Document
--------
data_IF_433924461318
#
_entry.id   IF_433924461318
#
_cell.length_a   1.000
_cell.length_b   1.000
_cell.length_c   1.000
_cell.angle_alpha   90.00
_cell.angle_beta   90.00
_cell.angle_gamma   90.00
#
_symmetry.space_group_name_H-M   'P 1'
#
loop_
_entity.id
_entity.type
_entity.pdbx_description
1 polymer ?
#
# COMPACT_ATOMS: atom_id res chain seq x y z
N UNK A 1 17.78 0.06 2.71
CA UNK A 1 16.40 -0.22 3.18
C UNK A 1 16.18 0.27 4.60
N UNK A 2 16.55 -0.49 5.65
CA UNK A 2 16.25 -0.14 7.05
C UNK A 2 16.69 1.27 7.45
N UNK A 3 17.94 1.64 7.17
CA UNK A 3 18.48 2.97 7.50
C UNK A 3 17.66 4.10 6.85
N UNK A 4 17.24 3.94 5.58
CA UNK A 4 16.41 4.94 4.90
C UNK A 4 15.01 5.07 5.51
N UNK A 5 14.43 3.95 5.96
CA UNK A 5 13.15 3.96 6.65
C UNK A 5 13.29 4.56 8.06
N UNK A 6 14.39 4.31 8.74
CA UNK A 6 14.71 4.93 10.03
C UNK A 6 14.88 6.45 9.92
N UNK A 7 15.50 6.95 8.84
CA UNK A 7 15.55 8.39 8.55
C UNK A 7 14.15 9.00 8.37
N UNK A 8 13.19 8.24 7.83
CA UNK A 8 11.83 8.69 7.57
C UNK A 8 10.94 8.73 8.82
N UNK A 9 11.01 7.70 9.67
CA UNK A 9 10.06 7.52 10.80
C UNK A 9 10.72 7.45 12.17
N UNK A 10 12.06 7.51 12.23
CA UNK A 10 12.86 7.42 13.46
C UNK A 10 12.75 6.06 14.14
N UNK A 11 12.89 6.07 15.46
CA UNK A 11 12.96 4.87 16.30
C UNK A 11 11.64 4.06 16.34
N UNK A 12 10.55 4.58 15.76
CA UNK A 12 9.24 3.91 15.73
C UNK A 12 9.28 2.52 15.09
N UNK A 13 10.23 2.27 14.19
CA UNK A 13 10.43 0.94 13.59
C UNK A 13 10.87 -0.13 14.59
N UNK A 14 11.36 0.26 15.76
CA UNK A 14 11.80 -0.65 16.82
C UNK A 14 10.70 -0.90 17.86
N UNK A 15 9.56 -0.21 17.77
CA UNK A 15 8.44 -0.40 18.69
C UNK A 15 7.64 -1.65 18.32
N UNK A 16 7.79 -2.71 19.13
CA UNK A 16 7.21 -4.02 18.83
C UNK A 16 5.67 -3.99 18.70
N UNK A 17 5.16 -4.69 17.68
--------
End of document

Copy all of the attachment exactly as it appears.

data_IF_433924461318
#
_entry.id   IF_433924461318
#
_cell.length_a   1.000
_cell.length_b   1.000
_cell.length_c   1.000
_cell.angle_alpha   90.00
_cell.angle_beta   90.00
_cell.angle_gamma   90.00
#
_symmetry.space_group_name_H-M   'P 1'
#
loop_
_entity.id
_entity.type
_entity.pdbx_description
1 polymer ?
#
# COMPACT_ATOMS: atom_id res chain seq x y z
N UNK A 1 17.78 0.06 2.71
CA UNK A 1 16.40 -0.22 3.18
C UNK A 1 16.18 0.27 4.60
N UNK A 2 16.55 -0.49 5.65
CA UNK A 2 16.25 -0.14 7.05
C UNK A 2 16.69 1.27 7.45
N UNK A 3 17.94 1.64 7.17
CA UNK A 3 18.48 2.97 7.50
C UNK A 3 17.66 4.10 6.85
N UNK A 4 17.24 3.94 5.58
CA UNK A 4 16.41 4.94 4.90
C UNK A 4 15.01 5.07 5.51
N UNK A 5 14.43 3.95 5.96
CA UNK A 5 13.15 3.96 6.65
C UNK A 5 13.29 4.56 8.06
N UNK A 6 14.39 4.31 8.74
CA UNK A 6 14.71 4.93 10.03
C UNK A 6 14.88 6.45 9.92
N UNK A 7 15.50 6.95 8.84
CA UNK A 7 15.55 8.39 8.55
C UNK A 7 14.15 9.00 8.37
N UNK A 8 13.19 8.24 7.83
CA UNK A 8 11.83 8.69 7.57
C UNK A 8 10.94 8.73 8.82
N UNK A 9 11.01 7.70 9.67
CA UNK A 9 10.06 7.52 10.80
C UNK A 9 10.72 7.45 12.17
N UNK A 10 12.06 7.51 12.23
CA UNK A 10 12.86 7.42 13.46
C UNK A 10 12.75 6.06 14.14
N UNK A 11 12.89 6.07 15.46
CA UNK A 11 12.96 4.87 16.30
C UNK A 11 11.64 4.06 16.34
N UNK A 12 10.55 4.58 15.76
CA UNK A 12 9.24 3.91 15.73
C UNK A 12 9.28 2.52 15.09
N UNK A 13 10.23 2.27 14.19
CA UNK A 13 10.43 0.94 13.59
C UNK A 13 10.87 -0.13 14.59
N UNK A 14 11.36 0.26 15.76
CA UNK A 14 11.80 -0.65 16.82
C UNK A 14 10.70 -0.90 17.86
N UNK A 15 9.56 -0.21 17.77
CA UNK A 15 8.44 -0.40 18.69
C UNK A 15 7.64 -1.65 18.32
N UNK A 16 7.79 -2.71 19.13
CA UNK A 16 7.21 -4.02 18.83
C UNK A 16 5.67 -3.99 18.70
N UNK A 17 5.16 -4.69 17.68